Advanced Search
DSpace@MIT

The use of turbulent jets to destratify the Charles River Basin

Research and Teaching Output of the MIT Community

Show simple item record

dc.contributor.advisor Eric Adams. en_US
dc.contributor.author Church, Jeffrey H. (Jeffrey Harrison) en_US
dc.contributor.other Massachusetts Institute of Technology. Dept. of Civil and Environmental Engineering. en_US
dc.coverage.spatial n-us-ma en_US
dc.date.accessioned 2012-10-10T15:45:57Z
dc.date.available 2012-10-10T15:45:57Z
dc.date.copyright 2012 en_US
dc.date.issued 2012 en_US
dc.identifier.uri http://hdl.handle.net/1721.1/73794
dc.description Thesis (S.M.)--Massachusetts Institute of Technology, Dept. of Civil and Environmental Engineering, 2012. en_US
dc.description Page 74 blank. Cataloged from PDF version of thesis. en_US
dc.description Includes bibliographical references (p. 72-73). en_US
dc.description.abstract This study examines the feasibility of using turbulent jets to destratify the Lower Charles River Basin between the Longfellow and Craigie Bridges between Boston and Cambridge. The basin is currently filled with salt water that intrudes from the downstream dam and the resulting vertical density gradients inhibit mixing, leading to low levels of dissolved oxygen at depth. A physical model was scaled to a portion of this basin and salt water was used to create initial density profiles. Turbulent jets were introduced near the bottom at varying flow rates, discharge angles, and nozzle diameters, and a conductivity probe was used to document changes in salinity versus elevation and time. The effectiveness of the turbulent mixing was determined by comparing the change in water column potential energy over time, while efficiency was determined by comparing the change in potential energy versus the cumulative input of kinetic energy. The most effective arrangement provided a scaled mixing time of about a week to mix the basin. Since this is significantly shorter than the (annual) period over which stratification takes place, it is concluded that the turbulent jets would be an effective method to destratify the basin. en_US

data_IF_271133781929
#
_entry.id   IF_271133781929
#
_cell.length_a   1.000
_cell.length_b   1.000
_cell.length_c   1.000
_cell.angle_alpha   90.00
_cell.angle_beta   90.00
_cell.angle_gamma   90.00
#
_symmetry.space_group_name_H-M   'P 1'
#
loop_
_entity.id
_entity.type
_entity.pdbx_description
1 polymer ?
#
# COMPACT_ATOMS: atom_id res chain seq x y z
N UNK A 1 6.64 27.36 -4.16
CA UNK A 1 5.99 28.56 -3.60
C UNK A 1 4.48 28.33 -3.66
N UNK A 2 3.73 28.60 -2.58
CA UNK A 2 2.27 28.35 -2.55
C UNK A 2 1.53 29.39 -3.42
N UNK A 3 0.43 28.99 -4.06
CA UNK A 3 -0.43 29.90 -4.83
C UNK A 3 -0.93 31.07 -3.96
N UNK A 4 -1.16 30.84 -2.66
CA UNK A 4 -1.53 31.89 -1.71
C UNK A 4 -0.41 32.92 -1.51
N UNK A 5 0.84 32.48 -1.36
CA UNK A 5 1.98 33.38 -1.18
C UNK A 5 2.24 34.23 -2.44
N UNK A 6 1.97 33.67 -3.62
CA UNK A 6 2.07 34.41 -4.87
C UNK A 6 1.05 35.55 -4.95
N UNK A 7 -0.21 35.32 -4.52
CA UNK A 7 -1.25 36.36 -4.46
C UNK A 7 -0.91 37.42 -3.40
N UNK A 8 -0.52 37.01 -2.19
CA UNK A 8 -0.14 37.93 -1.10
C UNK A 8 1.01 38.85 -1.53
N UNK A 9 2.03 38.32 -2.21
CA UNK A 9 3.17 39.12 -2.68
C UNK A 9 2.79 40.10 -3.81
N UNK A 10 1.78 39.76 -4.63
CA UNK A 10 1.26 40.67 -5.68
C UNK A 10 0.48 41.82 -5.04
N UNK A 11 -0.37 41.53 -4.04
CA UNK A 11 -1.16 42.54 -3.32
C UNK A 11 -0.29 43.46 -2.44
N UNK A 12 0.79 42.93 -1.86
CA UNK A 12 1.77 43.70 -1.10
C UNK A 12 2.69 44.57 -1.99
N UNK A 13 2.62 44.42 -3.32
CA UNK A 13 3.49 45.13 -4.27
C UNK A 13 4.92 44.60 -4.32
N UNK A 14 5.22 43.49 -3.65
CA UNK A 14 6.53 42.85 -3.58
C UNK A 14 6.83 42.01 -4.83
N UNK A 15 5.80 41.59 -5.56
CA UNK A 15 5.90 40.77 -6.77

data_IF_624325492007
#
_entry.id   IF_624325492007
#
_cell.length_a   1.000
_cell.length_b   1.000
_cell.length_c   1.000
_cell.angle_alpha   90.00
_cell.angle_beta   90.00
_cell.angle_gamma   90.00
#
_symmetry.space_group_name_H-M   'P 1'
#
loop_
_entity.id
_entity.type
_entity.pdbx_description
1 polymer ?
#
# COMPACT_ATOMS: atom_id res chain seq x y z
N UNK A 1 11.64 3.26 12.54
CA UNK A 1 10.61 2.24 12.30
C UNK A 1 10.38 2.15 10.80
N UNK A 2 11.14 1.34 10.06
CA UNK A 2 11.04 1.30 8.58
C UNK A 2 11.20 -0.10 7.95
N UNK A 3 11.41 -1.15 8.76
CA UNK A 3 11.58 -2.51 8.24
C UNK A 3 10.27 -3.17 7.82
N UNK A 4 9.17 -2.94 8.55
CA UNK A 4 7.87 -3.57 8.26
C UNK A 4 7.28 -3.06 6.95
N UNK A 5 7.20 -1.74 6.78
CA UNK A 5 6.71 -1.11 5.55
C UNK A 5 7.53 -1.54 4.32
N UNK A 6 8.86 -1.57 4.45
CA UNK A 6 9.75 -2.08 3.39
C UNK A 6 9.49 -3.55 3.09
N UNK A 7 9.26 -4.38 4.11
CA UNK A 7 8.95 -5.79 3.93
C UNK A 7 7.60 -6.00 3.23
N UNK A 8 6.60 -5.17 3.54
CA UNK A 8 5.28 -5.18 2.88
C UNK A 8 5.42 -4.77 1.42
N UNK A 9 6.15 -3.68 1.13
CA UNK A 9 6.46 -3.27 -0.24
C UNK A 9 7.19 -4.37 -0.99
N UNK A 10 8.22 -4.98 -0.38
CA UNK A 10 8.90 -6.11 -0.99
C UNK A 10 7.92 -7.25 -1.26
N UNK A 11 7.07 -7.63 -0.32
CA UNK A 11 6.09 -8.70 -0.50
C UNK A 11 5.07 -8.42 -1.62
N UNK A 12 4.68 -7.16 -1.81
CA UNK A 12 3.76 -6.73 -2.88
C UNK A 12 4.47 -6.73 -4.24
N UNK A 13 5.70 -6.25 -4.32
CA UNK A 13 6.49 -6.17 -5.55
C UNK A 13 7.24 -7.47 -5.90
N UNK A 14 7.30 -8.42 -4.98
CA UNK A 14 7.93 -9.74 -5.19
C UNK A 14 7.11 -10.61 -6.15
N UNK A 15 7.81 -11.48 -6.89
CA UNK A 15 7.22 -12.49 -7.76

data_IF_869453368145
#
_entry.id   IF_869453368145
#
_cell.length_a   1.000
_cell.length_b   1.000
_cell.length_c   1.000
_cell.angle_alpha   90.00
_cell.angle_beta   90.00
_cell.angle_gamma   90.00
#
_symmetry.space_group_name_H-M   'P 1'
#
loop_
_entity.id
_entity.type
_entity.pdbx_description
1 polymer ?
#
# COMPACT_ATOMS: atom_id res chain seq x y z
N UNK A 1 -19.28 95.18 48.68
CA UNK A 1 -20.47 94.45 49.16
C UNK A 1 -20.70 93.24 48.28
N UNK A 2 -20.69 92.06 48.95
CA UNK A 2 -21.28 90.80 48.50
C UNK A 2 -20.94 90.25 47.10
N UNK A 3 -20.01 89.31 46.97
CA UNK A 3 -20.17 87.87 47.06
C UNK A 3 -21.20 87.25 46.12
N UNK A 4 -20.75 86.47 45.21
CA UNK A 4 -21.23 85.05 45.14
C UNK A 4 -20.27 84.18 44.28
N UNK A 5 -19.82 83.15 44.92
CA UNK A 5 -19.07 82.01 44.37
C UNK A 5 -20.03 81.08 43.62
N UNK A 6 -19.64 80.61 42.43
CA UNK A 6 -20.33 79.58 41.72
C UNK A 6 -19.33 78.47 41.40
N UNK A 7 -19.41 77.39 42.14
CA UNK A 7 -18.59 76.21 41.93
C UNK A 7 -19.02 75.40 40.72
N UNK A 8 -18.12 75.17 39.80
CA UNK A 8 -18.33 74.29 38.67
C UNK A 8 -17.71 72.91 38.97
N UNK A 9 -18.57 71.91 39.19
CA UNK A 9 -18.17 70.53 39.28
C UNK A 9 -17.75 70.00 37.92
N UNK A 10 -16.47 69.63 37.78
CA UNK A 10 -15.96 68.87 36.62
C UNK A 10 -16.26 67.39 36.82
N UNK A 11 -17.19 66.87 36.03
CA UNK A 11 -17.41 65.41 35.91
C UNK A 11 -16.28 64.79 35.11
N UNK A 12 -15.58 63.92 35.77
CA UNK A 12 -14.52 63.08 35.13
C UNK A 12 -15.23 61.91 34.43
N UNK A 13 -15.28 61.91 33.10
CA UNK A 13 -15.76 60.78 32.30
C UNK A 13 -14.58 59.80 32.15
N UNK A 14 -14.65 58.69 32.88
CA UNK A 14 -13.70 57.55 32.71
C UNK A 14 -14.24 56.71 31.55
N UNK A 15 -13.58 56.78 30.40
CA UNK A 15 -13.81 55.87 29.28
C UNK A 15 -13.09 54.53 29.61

dc.description.statementofresponsibility by Jeffrey H. Church. en_US
dc.format.extent 74 p. en_US
dc.language.iso eng en_US
dc.publisher Massachusetts Institute of Technology en_US
dc.rights M.I.T. theses are protected by copyright. They may be viewed from this source for any purpose, but reproduction or distribution in any format is prohibited without written permission. See provided URL for inquiries about permission. en_US
dc.rights.uri http://dspace.mit.edu/handle/1721.1/7582 en_US
dc.subject Civil and Environmental Engineering. en_US
dc.title The use of turbulent jets to destratify the Charles River Basin en_US
dc.type Thesis en_US
dc.description.degree S.M. en_US
dc.contributor.department Massachusetts Institute of Technology. Dept. of Civil and Environmental Engineering. en_US
dc.identifier.oclc 810458682 en_US


Files in this item

Name Size Format Description
810458682.pdf 7.868Mb PDF Preview, non-printable (open to all)
810458682-MIT.pdf 7.868Mb PDF Full printable version (MIT only)

This item appears in the following Collection(s)

Show simple item record

MIT-Mirage